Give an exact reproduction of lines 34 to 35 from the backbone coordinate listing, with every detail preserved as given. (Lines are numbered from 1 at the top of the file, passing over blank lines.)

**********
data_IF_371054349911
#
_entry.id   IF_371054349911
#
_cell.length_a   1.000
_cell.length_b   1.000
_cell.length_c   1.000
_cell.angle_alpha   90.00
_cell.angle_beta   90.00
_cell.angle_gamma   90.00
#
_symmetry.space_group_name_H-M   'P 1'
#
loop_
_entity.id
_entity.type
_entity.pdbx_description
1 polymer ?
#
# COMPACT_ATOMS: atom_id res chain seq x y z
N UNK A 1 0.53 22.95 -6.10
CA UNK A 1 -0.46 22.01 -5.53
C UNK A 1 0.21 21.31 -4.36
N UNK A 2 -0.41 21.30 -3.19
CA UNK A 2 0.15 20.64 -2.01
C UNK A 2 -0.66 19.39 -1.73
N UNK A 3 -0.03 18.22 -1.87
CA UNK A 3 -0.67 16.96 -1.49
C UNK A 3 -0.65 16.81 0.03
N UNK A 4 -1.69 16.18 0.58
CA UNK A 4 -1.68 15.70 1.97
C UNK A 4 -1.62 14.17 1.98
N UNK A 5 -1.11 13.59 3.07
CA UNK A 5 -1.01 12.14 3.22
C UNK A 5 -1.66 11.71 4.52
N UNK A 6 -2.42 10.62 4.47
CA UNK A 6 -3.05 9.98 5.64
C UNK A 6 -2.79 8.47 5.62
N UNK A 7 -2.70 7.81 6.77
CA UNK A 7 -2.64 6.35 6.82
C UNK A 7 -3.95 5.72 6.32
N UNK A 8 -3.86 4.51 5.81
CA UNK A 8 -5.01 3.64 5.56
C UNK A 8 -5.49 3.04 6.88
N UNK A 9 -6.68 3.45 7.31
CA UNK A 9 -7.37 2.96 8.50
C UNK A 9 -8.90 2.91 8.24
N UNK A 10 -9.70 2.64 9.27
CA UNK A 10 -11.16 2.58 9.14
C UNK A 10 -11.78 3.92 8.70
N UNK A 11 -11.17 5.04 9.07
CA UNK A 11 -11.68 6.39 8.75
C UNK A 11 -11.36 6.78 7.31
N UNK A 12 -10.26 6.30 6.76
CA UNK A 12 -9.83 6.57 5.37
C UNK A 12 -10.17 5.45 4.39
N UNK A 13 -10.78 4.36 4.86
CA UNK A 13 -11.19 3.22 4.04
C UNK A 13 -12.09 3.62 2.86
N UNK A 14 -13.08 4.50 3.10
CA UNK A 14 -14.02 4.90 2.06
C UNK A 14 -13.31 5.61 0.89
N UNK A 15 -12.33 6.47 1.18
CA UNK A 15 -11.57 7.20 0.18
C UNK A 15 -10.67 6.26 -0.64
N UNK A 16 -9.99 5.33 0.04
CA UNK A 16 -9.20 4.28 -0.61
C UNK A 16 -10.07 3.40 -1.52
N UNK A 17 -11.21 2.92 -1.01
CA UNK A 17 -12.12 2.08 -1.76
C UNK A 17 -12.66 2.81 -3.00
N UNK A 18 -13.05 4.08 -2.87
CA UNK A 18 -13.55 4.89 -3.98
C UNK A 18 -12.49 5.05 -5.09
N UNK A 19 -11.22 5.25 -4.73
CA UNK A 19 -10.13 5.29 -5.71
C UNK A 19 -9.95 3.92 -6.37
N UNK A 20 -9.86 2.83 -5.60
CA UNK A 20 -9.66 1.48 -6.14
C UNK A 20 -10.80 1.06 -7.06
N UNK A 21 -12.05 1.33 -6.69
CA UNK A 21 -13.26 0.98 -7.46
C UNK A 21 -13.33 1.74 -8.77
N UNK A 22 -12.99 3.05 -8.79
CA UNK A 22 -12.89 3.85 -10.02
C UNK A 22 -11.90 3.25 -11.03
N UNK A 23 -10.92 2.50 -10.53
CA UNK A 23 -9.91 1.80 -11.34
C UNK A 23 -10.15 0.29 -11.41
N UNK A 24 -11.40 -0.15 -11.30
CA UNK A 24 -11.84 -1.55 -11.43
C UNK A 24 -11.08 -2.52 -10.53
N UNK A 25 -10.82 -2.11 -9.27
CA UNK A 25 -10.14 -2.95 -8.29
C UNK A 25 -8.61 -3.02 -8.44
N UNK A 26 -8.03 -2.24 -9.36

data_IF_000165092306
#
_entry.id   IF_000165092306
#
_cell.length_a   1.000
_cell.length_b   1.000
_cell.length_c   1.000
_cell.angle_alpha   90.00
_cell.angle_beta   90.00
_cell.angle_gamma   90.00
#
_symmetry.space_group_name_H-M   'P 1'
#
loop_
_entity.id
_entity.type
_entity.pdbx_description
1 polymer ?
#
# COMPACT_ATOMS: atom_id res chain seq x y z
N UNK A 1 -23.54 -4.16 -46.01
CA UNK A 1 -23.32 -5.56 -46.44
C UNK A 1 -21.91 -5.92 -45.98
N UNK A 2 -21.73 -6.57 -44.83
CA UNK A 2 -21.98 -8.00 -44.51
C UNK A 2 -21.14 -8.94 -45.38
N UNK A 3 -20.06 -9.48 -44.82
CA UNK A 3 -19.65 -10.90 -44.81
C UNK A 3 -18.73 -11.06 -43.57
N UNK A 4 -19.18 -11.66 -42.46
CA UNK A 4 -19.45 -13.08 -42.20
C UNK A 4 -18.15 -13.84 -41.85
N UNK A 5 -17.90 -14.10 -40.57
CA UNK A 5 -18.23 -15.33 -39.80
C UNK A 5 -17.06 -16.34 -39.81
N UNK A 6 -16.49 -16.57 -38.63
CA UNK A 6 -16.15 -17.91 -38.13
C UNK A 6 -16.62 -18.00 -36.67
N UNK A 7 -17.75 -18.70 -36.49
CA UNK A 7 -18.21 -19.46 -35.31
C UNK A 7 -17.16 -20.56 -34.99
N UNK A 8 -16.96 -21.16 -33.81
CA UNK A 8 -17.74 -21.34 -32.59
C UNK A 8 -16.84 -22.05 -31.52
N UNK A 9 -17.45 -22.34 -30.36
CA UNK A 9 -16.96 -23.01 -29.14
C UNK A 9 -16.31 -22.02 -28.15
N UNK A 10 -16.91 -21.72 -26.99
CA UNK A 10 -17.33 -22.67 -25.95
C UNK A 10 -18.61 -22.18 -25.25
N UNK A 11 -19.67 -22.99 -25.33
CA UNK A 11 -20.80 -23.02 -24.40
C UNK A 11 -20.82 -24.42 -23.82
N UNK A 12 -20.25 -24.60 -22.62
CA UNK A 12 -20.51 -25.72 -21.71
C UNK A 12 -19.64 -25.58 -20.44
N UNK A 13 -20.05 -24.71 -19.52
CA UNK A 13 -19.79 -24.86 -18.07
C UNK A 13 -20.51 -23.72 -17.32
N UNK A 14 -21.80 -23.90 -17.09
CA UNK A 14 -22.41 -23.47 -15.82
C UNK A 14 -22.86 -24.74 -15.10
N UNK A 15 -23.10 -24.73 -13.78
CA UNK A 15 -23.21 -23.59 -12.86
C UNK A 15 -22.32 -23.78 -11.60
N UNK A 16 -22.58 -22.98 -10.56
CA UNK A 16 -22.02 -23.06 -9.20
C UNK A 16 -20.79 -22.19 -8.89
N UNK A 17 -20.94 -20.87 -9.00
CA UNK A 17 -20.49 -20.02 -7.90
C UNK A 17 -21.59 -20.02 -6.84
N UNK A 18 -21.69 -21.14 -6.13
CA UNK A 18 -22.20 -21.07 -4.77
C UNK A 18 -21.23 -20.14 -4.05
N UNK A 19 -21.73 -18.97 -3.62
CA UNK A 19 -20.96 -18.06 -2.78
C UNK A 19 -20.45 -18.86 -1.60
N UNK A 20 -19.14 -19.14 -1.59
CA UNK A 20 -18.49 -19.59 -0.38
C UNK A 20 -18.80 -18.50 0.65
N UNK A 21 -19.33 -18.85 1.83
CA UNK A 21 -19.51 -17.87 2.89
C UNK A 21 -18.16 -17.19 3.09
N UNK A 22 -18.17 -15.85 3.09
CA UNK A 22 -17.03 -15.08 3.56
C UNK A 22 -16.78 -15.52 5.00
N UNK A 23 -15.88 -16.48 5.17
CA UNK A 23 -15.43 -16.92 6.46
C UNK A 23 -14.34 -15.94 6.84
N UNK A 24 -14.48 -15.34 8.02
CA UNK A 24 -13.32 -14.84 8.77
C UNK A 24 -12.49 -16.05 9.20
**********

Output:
CA UNK A 5 -1.01 12.14 3.22
C UNK A 5 -1.66 11.71 4.52